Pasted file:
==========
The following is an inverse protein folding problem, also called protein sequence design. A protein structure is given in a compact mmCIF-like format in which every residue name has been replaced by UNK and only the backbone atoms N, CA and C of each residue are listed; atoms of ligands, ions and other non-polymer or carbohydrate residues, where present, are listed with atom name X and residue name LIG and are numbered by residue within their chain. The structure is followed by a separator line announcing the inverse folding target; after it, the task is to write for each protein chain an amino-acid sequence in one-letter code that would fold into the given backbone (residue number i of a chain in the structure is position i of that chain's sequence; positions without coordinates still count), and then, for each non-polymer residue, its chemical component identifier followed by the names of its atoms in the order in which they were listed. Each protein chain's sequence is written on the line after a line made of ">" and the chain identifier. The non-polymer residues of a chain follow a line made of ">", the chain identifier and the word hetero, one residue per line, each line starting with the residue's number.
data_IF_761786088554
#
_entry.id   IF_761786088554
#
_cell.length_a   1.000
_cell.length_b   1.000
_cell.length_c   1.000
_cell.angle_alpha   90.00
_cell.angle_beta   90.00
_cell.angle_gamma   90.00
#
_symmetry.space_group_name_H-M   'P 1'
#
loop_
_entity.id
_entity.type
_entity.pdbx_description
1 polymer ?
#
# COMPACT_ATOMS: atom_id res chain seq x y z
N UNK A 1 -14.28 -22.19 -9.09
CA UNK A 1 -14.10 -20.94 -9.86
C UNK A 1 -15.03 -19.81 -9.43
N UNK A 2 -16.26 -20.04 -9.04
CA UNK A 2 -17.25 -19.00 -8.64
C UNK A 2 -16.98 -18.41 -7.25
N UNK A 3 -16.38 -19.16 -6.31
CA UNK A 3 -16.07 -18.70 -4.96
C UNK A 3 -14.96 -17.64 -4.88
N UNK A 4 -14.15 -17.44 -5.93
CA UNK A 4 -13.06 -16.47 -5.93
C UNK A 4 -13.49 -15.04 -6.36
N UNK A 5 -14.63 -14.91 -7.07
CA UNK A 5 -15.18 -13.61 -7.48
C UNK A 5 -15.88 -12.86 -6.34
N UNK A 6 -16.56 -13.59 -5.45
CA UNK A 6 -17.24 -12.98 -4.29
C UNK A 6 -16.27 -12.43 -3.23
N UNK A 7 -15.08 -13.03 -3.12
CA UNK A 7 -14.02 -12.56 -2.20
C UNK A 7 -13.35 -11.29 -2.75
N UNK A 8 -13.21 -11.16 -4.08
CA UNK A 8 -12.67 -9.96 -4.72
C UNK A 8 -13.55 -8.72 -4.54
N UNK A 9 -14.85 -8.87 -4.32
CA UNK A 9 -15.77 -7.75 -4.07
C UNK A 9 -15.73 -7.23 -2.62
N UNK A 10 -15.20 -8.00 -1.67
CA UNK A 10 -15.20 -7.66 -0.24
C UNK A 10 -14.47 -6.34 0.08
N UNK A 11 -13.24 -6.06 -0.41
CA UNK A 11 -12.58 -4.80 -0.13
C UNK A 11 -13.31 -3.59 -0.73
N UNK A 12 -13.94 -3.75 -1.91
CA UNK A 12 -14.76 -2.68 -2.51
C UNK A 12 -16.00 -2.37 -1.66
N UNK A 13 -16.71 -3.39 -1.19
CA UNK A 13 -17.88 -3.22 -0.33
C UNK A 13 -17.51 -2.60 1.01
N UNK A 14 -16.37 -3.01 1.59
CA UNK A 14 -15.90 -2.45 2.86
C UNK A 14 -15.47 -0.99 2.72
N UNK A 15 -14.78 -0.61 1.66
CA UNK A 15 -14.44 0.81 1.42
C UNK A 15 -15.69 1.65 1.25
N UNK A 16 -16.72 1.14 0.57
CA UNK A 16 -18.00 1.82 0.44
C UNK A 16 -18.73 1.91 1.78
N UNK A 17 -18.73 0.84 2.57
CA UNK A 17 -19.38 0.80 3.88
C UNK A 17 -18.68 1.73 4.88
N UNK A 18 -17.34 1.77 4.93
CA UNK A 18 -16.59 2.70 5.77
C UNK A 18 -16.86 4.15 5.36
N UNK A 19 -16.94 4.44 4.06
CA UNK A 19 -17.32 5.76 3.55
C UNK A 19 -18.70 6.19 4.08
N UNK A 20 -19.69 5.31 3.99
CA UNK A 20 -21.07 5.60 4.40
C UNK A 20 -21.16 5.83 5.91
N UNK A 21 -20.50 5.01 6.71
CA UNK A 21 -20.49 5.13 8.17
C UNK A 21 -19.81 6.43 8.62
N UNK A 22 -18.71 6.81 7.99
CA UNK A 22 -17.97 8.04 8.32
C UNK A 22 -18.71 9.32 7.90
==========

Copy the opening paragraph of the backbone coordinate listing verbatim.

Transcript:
The following is an inverse protein folding problem, also called protein sequence design. A protein structure is given in a compact mmCIF-like format in which every residue name has been replaced by UNK and only the backbone atoms N, CA and C of each residue are listed; atoms of ligands, ions and other non-polymer or carbohydrate residues, where present, are listed with atom name X and residue name LIG and are numbered by residue within their chain. The structure is followed by a separator line announcing the inverse folding target; after it, the task is to write for each protein chain an amino-acid sequence in one-letter code that would fold into the given backbone (residue number i of a chain in the structure is position i of that chain's sequence; positions without coordinates still count), and then, for each non-polymer residue, its chemical component identifier followed by the names of its atoms in the order in which they were listed. Each protein chain's sequence is written on the line after a line made of ">" and the chain identifier. The non-polymer residues of a chain follow a line made of ">", the chain identifier and the word hetero, one residue per line, each line starting with the residue's number.